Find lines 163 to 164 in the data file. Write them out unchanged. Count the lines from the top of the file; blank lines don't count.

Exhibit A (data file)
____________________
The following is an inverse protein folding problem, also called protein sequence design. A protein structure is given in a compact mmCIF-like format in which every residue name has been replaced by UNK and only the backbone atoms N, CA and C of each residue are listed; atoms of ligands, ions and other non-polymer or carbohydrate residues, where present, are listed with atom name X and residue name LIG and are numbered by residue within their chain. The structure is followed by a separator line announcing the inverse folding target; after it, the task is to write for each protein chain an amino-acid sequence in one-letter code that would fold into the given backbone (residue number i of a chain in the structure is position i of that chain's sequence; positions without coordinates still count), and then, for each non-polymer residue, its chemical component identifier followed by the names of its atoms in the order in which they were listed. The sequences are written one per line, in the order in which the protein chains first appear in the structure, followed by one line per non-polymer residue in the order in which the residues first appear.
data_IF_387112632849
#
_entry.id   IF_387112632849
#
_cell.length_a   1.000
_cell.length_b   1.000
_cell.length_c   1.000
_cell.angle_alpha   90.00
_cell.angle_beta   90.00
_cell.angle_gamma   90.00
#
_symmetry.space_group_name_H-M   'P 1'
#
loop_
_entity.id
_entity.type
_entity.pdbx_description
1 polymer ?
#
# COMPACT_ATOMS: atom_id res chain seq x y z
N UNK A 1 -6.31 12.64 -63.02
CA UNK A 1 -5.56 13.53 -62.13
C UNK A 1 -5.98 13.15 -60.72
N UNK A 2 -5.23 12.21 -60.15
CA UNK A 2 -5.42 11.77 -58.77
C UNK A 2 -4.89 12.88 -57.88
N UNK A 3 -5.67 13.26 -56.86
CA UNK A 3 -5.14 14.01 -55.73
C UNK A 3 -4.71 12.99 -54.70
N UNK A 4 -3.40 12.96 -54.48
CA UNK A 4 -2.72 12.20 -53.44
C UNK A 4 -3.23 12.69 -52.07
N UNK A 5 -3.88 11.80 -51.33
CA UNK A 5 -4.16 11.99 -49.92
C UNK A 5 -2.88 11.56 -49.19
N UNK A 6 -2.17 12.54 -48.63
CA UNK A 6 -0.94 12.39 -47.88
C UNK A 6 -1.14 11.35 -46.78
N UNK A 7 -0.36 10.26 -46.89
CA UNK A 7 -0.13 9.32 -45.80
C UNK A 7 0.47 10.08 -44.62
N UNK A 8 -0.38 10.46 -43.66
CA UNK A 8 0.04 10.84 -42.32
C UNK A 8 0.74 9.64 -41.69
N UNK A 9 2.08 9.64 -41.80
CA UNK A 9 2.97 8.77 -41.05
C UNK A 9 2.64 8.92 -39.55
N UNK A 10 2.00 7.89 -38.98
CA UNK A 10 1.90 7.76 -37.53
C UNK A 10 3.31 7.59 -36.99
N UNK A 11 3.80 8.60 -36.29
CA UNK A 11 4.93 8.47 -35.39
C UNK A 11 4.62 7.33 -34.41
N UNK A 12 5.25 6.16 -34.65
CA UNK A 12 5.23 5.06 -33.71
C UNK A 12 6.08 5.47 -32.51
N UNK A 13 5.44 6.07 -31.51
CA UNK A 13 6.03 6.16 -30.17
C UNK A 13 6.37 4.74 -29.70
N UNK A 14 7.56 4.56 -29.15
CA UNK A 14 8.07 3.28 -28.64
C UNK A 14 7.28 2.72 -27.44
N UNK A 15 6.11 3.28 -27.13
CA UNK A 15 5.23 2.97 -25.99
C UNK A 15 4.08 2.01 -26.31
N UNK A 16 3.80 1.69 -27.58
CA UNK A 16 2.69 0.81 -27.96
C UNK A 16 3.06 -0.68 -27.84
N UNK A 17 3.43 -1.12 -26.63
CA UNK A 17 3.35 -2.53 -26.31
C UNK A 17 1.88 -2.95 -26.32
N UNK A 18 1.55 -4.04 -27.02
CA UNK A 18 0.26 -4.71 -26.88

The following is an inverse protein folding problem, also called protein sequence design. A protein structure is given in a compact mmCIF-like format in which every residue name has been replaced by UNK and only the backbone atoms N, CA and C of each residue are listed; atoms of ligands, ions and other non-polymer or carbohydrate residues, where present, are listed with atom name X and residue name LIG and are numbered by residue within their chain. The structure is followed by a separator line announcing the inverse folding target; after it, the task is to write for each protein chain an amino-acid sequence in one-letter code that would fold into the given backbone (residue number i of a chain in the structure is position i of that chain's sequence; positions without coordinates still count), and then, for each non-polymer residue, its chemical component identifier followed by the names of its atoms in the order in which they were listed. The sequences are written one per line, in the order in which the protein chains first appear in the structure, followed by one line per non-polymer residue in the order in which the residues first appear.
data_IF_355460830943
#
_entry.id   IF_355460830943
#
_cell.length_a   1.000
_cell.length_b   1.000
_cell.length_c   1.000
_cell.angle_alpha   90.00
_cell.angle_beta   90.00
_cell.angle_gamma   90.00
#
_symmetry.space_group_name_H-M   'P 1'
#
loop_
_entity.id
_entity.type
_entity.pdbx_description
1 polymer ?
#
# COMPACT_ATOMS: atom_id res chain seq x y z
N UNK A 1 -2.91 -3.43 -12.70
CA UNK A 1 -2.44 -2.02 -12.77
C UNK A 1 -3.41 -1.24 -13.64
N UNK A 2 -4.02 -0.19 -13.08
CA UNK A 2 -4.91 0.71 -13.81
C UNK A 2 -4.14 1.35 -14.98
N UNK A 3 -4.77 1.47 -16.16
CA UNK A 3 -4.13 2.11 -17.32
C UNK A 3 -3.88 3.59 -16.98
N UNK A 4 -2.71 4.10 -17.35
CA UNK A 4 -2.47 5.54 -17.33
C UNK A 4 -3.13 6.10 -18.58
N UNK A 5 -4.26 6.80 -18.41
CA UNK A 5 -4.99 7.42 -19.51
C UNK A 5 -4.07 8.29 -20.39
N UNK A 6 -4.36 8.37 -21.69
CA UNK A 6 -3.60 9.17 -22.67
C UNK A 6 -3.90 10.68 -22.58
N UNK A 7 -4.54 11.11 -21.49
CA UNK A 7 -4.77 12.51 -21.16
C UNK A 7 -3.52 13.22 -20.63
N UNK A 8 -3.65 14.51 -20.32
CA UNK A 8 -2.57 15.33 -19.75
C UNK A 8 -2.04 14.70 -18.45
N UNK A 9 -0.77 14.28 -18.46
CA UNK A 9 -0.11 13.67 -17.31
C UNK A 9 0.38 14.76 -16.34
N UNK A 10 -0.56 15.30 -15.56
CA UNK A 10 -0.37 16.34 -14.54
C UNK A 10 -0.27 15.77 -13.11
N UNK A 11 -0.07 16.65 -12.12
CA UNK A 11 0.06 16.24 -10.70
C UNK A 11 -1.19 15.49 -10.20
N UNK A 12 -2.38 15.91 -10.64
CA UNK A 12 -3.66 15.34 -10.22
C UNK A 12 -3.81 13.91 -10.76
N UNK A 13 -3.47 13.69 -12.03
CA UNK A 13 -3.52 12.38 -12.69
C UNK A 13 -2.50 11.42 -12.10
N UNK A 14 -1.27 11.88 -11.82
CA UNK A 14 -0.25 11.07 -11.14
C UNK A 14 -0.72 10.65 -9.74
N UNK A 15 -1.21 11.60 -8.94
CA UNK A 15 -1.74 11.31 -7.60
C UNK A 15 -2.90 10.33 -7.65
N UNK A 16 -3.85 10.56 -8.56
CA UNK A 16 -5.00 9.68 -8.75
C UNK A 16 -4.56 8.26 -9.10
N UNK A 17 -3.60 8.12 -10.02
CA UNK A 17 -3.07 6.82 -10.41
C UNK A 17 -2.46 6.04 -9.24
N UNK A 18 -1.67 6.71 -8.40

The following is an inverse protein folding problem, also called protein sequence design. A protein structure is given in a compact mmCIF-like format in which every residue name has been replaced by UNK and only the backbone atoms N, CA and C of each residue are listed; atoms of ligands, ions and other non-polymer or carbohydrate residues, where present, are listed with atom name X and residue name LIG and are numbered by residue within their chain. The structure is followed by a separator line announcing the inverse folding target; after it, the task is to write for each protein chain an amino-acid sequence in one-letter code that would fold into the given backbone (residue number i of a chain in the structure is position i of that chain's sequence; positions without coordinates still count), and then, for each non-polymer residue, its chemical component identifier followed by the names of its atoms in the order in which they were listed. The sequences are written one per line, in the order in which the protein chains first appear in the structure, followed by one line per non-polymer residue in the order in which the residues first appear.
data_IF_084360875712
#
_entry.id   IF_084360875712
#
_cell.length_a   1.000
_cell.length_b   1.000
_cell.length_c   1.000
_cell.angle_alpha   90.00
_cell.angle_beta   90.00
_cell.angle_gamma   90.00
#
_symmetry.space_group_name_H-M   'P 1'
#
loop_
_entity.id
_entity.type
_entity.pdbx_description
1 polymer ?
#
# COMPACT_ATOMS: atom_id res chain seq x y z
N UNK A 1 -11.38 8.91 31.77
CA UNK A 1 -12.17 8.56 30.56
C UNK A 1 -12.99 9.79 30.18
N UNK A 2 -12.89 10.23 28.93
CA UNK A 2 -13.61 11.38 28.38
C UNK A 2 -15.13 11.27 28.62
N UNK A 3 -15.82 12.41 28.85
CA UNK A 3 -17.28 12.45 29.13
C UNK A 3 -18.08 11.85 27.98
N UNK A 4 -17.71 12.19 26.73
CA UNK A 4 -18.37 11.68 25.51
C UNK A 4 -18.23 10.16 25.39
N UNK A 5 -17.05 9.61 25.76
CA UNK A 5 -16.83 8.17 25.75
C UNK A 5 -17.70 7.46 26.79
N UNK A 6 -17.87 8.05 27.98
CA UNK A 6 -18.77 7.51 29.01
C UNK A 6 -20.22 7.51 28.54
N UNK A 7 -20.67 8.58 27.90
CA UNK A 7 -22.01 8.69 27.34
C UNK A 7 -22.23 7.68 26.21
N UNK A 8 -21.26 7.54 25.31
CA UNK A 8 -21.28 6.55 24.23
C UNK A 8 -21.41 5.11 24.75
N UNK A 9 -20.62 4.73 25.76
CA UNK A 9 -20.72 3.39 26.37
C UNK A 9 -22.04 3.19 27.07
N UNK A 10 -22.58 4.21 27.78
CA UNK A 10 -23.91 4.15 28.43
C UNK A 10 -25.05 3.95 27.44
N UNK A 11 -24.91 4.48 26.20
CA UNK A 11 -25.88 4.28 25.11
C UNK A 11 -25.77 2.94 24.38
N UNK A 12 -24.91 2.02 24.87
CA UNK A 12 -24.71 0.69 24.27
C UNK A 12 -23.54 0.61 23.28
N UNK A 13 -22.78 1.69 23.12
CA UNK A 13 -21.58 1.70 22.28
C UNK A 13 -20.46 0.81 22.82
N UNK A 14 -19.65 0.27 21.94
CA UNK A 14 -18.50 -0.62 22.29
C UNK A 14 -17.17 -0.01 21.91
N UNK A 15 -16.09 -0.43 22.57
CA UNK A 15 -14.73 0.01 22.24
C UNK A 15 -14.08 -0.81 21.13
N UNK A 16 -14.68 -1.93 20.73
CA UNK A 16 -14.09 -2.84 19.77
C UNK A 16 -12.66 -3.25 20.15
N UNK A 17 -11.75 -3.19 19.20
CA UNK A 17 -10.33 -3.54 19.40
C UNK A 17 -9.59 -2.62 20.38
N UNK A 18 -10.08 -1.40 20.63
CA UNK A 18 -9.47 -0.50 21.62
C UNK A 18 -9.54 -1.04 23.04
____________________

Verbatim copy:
_entity.id
_entity.type